Me: “Well, guess I should clean that up then.”

Customer #1: “Do you want some help?”

Me: “No, it’s fine. Guess all that babysitting finally comes in handy here!”

Customer #1: “Are you sure, dear? That was so incredibly rude. I couldn’t imagine making you do it all.”

Me: “It’s fine. I’m just glad it didn’t get on you! Just let [Coworker] ring you up. I’ll be fine.”

(Customer #1 continues to apologize for Customer #2 and to offer to help. I remove the damaged items and shift things around so I can take off the tablecloth. Once she leaves, my coworker mops the floor for me.)

Coworker: “Well, at least she kind of balanced out the other one!”

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Needs To Return Up The River

| IN, USA | Right | January 31, 2014

Customer: “Hi. I’d like to exchange this book for this other one, please.”

Me: “I’m happy to help. Was there a problem with the book you’re returning?”

Customer: “No. It just wasn’t the right one.”

Me: “All right. Do you have your receipt?”

Customer: “No. I bought it online.”

Me: “Oh, I see. May I have your name, please?”

(The customer tells me her name and I pull up our store’s order records on the computer.)

Me: “I’m sorry; I don’t see anything on our records under your name. Did you order the book on someone else’s account, perhaps?”

Customer: “No. I definitely ordered it myself.”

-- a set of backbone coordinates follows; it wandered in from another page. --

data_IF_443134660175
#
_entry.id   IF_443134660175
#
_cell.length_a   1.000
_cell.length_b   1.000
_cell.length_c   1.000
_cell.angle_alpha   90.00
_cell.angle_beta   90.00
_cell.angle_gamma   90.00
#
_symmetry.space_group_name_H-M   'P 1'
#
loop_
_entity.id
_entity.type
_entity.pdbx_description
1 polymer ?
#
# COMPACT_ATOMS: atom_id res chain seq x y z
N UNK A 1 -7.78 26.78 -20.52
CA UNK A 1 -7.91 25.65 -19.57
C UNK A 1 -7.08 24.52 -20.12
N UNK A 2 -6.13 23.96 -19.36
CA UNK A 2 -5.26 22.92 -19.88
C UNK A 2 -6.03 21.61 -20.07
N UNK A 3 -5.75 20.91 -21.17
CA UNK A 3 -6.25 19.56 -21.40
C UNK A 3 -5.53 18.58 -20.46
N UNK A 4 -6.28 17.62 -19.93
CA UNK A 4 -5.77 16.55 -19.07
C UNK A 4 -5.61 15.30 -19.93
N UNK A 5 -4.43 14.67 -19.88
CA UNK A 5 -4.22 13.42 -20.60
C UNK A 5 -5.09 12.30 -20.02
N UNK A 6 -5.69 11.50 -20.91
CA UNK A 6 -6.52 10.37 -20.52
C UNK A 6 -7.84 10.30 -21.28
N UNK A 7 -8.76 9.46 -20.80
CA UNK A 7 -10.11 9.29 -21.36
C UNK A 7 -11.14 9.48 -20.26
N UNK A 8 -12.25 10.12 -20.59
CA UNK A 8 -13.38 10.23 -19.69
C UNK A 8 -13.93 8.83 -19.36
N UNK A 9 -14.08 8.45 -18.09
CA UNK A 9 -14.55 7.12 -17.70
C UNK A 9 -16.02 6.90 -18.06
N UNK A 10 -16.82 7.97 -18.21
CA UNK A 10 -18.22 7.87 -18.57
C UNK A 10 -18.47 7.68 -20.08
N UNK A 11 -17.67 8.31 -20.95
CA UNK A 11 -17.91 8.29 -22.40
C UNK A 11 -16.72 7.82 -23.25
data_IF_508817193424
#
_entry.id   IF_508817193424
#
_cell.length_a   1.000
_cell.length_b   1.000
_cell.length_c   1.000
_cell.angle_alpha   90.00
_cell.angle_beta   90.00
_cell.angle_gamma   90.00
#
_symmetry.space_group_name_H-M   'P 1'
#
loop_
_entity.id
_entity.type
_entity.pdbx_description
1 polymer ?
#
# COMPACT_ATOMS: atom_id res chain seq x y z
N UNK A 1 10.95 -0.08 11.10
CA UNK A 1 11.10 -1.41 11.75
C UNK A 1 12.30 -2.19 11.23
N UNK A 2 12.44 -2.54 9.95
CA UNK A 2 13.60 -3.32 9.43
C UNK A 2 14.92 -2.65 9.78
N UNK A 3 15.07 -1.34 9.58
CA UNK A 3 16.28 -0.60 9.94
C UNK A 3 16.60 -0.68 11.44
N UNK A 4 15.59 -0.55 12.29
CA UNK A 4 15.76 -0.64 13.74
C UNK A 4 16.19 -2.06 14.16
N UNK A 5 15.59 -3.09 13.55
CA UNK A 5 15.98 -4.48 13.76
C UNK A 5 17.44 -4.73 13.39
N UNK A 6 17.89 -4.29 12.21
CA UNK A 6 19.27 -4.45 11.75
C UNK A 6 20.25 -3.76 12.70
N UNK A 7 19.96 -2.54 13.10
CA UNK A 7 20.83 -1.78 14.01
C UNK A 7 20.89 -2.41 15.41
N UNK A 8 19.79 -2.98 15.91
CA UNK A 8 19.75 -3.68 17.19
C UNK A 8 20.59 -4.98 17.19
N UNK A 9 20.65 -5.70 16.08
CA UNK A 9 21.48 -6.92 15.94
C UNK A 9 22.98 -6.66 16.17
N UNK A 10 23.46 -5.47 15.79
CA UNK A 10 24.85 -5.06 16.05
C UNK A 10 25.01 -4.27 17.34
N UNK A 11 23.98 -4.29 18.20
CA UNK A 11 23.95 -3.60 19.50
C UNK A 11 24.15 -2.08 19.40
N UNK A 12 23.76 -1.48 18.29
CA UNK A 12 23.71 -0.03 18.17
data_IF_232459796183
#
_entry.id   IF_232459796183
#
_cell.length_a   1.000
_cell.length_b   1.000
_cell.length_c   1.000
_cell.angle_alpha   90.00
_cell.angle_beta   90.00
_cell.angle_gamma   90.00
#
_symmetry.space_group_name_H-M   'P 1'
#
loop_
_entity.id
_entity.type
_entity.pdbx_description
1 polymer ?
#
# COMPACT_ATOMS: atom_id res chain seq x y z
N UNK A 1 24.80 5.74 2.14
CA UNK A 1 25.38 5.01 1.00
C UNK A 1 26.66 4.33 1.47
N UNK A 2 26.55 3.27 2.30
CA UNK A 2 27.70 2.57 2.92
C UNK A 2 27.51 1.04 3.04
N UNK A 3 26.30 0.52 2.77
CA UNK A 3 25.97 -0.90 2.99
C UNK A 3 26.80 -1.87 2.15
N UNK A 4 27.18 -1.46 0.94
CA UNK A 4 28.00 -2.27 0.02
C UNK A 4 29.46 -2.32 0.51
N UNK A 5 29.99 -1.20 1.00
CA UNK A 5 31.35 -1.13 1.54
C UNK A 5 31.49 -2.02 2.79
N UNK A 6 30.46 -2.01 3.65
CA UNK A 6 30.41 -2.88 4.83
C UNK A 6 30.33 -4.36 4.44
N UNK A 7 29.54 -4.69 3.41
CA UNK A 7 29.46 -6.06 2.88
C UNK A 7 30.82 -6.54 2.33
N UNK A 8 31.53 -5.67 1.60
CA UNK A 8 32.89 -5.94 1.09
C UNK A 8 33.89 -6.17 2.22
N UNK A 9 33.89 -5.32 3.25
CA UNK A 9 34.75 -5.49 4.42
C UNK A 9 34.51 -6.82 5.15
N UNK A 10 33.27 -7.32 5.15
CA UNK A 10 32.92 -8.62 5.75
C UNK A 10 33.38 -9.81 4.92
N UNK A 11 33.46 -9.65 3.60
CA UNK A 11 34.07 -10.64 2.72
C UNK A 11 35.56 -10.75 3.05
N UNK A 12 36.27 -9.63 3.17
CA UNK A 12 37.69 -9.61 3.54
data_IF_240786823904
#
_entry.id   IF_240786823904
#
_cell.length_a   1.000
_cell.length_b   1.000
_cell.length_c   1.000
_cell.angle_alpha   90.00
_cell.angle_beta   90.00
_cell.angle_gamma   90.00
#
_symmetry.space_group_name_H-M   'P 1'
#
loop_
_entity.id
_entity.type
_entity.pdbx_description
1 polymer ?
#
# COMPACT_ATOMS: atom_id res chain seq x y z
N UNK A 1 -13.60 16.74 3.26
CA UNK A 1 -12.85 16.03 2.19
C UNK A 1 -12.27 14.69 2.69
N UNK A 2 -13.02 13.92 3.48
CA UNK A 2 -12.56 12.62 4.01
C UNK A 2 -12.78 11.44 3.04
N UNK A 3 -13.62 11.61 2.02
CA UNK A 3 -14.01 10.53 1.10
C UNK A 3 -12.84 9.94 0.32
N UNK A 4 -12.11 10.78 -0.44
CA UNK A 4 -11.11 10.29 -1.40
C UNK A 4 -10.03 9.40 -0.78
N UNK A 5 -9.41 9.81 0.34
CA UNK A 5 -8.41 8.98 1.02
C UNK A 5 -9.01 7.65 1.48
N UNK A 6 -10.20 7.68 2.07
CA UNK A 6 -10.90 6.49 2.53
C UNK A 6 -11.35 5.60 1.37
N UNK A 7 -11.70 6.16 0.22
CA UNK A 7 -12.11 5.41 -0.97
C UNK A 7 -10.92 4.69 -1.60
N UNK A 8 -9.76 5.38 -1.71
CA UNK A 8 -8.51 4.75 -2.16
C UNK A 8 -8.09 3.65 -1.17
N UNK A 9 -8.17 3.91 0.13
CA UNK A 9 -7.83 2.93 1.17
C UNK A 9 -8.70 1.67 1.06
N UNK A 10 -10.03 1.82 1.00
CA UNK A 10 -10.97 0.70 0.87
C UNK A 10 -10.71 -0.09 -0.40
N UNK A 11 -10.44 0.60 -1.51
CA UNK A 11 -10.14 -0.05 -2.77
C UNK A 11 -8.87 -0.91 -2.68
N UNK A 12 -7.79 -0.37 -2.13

Me: “Hmm…”

(I try everything I can think of to find a record of the transaction. After about five minutes of fruitless searching, the customer pipes up.)

Customer: “Does it make a difference that I ordered it on Amazon?”

Me: “…I’m sorry. What?”

Customer: “I bought this on Amazon. I was kinda hoping you could just take this one that I got and give me this book off your shelves.”

Me: “…No, ma’am. It doesn’t work like that.”

Customer: “Why not? I come in with a book, I leave with a book. You lose a book and gain a book. It all works out in the end.”

Me: “Ma’am, you have to actually buy a book from us to return it to us.”

Customer: “Oh, really?”

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Refunder Blunder, Part 4

| Los Angeles, CA, USA | Working | January 31, 2014

(On a whim I buy a DVD box set from a bookstore I frequent, both for work and personal items. I only have it for about 24 hours and I haven’t opened it. As luck would have it I find it online for less than half of what I paid for it. Seeing as it isn’t opened, and I have the receipt, I opt to return it to the store. The store has two entrances, I use the one closest to the parking garage as opposed to the one closest to the street. It’s closer to the registers and I’m only returning an item. I have to walk through security sensors near the registers to even get in the store.)

Me: “Hi. I’d like to return this. I have my receipt right here.”

(The cashier doesn’t even acknowledge me or give any indication she heard me. She swipes the box set back across the demagnetizer and scans it.)